Ethical dilemmas are supposed to provoke one into thinking more deeply about what motivates us towards one course of action rather than another. The essence lies in the principle taking precedence over one's own personal desires. So, why am I racing tomorrow? Initially my justification was economic - races are expensive etc etc. But more truthfully, the real reason can be found in Siena, Italy.
When we were living in Italy, I used to run with a very competitive club, and though I liked everyone in the club, I never really enjoyed running. I constantly felt under pressure to score points for my club, and that sucked the enjoyment out of running for me. In Tuscany, races are tabled in a regional register, and each club is ranked according to how many members participate in a race, their position, overall distance and so on.
I was never very good (i.e. fast), and never won anything. One Summer I became friendly with Roxy, a Canadian woman studying glass design in Siena. I introduced her to running and to the club, and soon we were spending long pleasurable hours running both in the Medici Fortress in Siena and around the Tuscan countryside. We became very good friends, and still are today. A big regional competition came up at the end of Summer, and I was ready to win the trophy in my division (yes a proper award!).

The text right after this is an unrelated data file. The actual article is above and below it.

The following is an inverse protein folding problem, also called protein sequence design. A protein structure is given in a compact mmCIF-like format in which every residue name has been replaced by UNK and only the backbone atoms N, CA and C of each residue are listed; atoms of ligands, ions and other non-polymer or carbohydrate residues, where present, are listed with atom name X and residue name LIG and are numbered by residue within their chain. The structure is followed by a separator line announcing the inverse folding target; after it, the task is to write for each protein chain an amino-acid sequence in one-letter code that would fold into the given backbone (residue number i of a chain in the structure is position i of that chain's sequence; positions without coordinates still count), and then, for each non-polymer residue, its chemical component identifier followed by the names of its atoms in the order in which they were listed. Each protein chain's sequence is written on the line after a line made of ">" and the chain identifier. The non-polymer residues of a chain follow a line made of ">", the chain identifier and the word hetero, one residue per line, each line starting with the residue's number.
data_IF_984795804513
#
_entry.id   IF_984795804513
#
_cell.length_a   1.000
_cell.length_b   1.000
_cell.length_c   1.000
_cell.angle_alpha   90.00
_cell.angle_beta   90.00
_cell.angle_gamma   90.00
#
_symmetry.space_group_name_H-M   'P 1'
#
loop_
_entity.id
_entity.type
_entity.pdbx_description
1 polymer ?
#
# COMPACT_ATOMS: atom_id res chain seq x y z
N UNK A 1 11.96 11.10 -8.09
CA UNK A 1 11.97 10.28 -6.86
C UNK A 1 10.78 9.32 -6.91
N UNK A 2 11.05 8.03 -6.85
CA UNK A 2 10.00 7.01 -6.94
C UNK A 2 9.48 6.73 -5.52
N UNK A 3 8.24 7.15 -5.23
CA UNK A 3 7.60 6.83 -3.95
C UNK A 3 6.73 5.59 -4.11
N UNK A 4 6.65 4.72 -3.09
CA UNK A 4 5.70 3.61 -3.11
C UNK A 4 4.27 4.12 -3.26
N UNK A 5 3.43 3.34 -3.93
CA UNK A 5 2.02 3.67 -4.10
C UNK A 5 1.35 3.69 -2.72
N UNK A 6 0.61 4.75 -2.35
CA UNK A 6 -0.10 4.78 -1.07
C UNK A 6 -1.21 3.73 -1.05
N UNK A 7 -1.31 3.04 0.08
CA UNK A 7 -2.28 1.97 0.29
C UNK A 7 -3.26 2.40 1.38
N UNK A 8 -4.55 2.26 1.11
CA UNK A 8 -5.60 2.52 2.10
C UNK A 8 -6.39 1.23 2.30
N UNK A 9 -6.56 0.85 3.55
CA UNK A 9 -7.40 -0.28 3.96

The only problem was - Roxy. She was in my category and she was faster than me. I could beat the other people in my category as I had done so pretty consistently that year in other races. Roxy was the one to beat, and I doubted very much that I could catch her. Of course, all I needed to do to win, was not to invite her to the race, but that was never ever an option. So I invited her. She came, she ran, and she got the trophy.
Naturally I was happy for my friend, and of course I was disappointed for myself. I thought about this episode earlier in the week. It would have been morally reprehensible for me not to have told a dear friend about the race, knowing full well that she would win. I also knew then that it would be a long long time before I might be in a position to win anything, but therein lies the bittersweet joy of running.
I am racing tomorrow because the ethical dilemma arises from divergent political beliefs. Still, I am prepared to give the organisers the benefit of the doubt, as I am unsure whether they even realise the implications of their tee design. So, I shall write to them, and let's see if and how they respond.